pyP2B, an automated Pubmed reference to BibTeX script

URL: http://www.poirrier.be/~jean-etienne/software/pyp2b/index.php

Text written on February 14th, 2007 (last modification: October 1st, 2009)

Introduction

In biology, we often need to use PubMed, a biomedical articles search engine for citations from MEDLINE and other life science journals.

In the MS-Windows world, you have nice, proprietary tools (like Reference Manager or Endnote) that retrieves citations from PubMed, store them in a database and allow you to use them in proprietary word processing software (in fact, in MS-Word only since nor Wordperfect nor OpenOffice.org are supported). If you are using BibTeX (for LaTeX) as your citations repository, there isnít a lot of tools. The best one, imho, is JabRef, a free reference manager written in Java (for me, the only "problem" is that it adds custom, non-BibTeX tags). Or you can edit the BibTeX file by yourself with any text editor.

The problem with manual edition is that it is prone to error (even when copying/pasting from the web). Since Python programming is my hobby horse for the moment, there are two solutions to this problem:

  1. Use Biopython to get a reference from PubMed but are you ready to have a huge module dependency just to use 1 function?
  2. Write your own Python script, using a PubMed URL to download your reference and a little bit of XML parsing to extract the relevant info (one can use the ESearch and EFetch tools but my lazy nature tells me to simply use the URL).

Obviously, I chose to write my own Python script. Each reference from this PubMed XML format example (full DTDs) should be like this:

@article{poirrier06,
  author = {Poirrier, J.E. and Poirrier, L. and Leprince, P. and
Maquet, P.},
  title = {Gemvid, an open source, modular, automated activity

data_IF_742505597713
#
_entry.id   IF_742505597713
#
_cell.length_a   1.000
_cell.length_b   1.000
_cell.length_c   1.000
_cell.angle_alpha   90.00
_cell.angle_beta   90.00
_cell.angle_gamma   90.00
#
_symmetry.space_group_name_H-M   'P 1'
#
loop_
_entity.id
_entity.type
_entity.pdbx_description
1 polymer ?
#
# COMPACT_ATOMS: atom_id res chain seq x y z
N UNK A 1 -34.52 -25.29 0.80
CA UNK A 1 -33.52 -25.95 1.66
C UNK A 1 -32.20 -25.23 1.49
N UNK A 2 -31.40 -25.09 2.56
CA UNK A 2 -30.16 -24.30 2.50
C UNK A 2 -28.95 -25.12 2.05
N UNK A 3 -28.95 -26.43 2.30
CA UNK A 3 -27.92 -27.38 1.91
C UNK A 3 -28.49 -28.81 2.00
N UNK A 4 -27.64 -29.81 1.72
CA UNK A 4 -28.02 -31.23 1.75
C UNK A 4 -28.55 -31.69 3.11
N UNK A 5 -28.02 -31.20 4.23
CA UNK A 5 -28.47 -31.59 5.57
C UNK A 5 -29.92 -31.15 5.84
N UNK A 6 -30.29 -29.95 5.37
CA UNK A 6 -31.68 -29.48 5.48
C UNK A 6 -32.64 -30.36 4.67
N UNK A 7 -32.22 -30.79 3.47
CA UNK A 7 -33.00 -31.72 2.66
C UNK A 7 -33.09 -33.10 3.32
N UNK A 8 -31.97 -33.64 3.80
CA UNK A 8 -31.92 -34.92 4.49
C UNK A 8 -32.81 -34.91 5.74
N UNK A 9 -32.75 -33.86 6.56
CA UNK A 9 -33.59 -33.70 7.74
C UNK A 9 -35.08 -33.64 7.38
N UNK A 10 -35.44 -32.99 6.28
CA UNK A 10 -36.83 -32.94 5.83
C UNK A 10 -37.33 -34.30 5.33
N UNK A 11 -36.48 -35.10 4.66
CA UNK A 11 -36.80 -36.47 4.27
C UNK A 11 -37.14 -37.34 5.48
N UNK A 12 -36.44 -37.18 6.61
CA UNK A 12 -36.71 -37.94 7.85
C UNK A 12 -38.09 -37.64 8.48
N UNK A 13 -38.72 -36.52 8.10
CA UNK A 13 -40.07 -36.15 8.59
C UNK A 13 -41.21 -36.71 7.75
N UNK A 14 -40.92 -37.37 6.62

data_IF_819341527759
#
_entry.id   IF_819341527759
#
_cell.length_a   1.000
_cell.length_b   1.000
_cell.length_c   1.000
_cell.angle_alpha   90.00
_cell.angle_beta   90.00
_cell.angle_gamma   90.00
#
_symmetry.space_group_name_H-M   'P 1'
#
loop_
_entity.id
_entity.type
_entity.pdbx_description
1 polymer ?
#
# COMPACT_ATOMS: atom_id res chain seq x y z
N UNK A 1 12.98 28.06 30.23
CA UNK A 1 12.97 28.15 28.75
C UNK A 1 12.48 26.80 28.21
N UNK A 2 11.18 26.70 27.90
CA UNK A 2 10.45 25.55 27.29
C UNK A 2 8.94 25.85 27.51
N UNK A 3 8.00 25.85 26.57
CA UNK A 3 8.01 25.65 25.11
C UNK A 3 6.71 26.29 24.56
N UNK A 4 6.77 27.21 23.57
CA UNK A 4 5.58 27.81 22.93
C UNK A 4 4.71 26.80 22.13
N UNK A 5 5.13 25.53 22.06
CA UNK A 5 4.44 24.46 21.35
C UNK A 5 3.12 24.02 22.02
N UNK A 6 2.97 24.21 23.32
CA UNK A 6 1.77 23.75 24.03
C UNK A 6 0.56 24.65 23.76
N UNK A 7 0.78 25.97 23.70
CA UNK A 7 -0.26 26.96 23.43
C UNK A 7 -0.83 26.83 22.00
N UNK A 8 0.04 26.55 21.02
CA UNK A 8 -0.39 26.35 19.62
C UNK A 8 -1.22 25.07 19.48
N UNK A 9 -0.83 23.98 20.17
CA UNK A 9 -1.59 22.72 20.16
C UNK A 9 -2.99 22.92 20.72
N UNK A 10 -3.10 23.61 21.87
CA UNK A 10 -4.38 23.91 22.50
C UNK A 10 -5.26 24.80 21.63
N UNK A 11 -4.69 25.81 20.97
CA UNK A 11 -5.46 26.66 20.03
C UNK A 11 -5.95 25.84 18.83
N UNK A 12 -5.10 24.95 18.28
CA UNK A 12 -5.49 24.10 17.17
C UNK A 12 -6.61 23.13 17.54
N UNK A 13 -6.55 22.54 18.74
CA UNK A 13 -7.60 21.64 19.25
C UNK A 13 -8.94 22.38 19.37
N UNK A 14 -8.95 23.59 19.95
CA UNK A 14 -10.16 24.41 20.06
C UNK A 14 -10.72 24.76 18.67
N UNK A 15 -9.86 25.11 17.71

recording system for rats using digital video},
  year = 2006,
  journal = {Journal of circadian rhythms},
  volume = 4,
  pages = {10},
  pmid = 16934136,
  doi = {10.1186/1740-3391-4-10}
}

The aim of pyP2B is to simply retrieve a PubMed reference (via its PMID) and to display it in the BibTeX format.

Practically ...

You need Python. I use version 2.4. It will surely work on higher versions. I don't know about lower versions. It should work on any platform with Python ; I tested it under GNU/Linux and MS-Windows. In addition, you need to have the LXML python library (it may already be installed with your GNU/Linux flavor).

The archive containing scripts is here : pyP2B-0.2.tar.gz (3kb). It contains the command line version, the GUI version and the class. This software is released under the GNU General Public Licence (GPL).

... if you use the command line version

First, use PubMed to check the reference you want, then take its PubMed ID (PMID) and launch the program, giving your BibTeX file in a pipe, for example:

./pyP2B.py 16934136 >> myrefs.bib

(under MS-Windows: python.exe pyP2B.py 16934136 >> myrefs.bib provided the script is in the same directory as your python.exe

... if you use the GUI version

First, use PubMed to check the reference you want, then take its PubMed ID (PMID) and launch the program pyP2Bgui.py. In the top text box, give (paste) the PubMed ID you want and click on the "OK" button. The box below will then give you the reference you want and correctly formatted. You can select it, copy it (usually Ctrl + C) and paste it somewhere else.

pyP2B.py screenshot

How does it work?

  1. With PubMed, I do not use the correct tool but a HTTP query. It is much more simple and easier. The script asks for the PMID citations. Since it gets a HTTP answer, I need to parse this answer to replace entities (like < , >, etc.) and obtain a valid XML file.
  2. Once I got the XML file and after some checking, I use XPaths from LXML (for me, XPaths are quick and dirty compared to write a DOM/SAX structure but it works!)
  3. Then the script simply prints the result to the standard output (even if it's an error ; improvement : print on the error output). You simply need to get this output into your BibTeX file with the correct pipe.

If you like, you can edit the class (pyP2Bclass.py) to change the tab size (here = 2).

Note: this script was originally posted in my blog on October 22nd, 2006. The UTF-8 error is no longer there: author names with non-ASCII characters will be correctly processed.

Note on October 1st, 2009: thanks to Pascal Pollet and Ben Goldstein who drew my attention of the format change, I updated everything (version 0.2) and it works again.

You can contact me at jepoirrier "at" gmail.com. Please report if you have any problem, comment or if you would like new features in this software.